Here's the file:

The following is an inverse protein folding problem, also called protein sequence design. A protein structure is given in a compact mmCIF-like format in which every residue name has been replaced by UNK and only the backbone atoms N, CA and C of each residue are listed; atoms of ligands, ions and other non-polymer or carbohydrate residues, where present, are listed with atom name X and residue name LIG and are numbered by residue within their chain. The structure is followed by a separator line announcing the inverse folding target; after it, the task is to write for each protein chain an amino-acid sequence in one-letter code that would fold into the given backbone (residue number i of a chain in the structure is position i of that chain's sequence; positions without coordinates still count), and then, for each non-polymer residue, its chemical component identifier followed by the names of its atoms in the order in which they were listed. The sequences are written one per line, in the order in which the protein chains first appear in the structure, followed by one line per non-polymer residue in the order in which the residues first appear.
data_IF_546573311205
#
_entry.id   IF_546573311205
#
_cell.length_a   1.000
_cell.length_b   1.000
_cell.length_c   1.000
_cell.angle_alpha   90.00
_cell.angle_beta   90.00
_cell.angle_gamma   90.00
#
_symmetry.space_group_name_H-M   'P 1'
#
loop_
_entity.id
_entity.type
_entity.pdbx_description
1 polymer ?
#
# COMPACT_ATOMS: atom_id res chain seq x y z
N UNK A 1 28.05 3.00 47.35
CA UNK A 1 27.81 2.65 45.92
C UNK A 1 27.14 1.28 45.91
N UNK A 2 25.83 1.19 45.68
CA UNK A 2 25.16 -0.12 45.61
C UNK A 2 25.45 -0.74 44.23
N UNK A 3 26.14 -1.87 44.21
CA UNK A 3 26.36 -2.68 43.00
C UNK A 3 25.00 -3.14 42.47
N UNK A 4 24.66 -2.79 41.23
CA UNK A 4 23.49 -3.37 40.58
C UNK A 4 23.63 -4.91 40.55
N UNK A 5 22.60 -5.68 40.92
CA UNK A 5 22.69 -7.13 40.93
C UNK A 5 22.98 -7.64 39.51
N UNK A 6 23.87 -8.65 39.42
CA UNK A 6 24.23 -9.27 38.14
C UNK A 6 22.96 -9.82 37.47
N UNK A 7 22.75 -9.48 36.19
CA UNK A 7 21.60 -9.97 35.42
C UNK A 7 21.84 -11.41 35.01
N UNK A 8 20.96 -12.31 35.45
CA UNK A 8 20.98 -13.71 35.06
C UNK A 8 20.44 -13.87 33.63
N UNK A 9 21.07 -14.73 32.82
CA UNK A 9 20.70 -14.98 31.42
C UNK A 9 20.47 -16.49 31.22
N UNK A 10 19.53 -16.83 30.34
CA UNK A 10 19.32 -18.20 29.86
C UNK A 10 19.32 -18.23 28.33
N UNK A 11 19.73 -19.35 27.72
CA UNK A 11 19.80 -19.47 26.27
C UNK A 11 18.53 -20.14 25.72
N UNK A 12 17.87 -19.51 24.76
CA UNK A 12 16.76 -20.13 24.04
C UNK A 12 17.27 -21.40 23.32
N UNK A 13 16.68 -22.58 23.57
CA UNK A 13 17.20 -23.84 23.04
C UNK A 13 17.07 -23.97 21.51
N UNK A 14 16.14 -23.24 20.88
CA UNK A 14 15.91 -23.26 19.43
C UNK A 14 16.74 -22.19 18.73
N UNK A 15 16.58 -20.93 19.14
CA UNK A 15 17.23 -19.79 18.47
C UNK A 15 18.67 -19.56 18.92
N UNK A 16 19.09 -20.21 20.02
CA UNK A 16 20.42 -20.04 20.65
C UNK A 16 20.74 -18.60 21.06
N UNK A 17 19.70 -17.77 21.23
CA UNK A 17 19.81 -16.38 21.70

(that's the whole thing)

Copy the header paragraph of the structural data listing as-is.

The following is an inverse protein folding problem, also called protein sequence design. A protein structure is given in a compact mmCIF-like format in which every residue name has been replaced by UNK and only the backbone atoms N, CA and C of each residue are listed; atoms of ligands, ions and other non-polymer or carbohydrate residues, where present, are listed with atom name X and residue name LIG and are numbered by residue within their chain. The structure is followed by a separator line announcing the inverse folding target; after it, the task is to write for each protein chain an amino-acid sequence in one-letter code that would fold into the given backbone (residue number i of a chain in the structure is position i of that chain's sequence; positions without coordinates still count), and then, for each non-polymer residue, its chemical component identifier followed by the names of its atoms in the order in which they were listed. The sequences are written one per line, in the order in which the protein chains first appear in the structure, followed by one line per non-polymer residue in the order in which the residues first appear.